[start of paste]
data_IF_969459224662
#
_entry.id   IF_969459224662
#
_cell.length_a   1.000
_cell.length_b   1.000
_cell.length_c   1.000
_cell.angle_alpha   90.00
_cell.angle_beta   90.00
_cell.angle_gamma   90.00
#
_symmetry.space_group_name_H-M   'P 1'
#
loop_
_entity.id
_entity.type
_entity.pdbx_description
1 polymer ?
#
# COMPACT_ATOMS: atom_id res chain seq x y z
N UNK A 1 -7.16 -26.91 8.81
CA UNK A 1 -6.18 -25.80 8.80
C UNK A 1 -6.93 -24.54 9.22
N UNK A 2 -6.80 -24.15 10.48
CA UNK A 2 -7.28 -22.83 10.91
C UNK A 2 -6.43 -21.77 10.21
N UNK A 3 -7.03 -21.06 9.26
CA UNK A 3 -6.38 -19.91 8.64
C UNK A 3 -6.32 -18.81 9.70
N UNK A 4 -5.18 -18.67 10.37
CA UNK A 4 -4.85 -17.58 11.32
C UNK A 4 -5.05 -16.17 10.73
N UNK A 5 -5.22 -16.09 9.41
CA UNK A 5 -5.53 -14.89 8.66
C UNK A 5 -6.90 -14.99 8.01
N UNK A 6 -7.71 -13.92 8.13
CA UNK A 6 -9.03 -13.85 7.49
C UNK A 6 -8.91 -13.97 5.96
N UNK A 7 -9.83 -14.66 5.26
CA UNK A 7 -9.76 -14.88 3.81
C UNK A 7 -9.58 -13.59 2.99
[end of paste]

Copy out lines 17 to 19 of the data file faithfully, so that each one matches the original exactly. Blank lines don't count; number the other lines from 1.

_entity.pdbx_description
1 polymer ?
#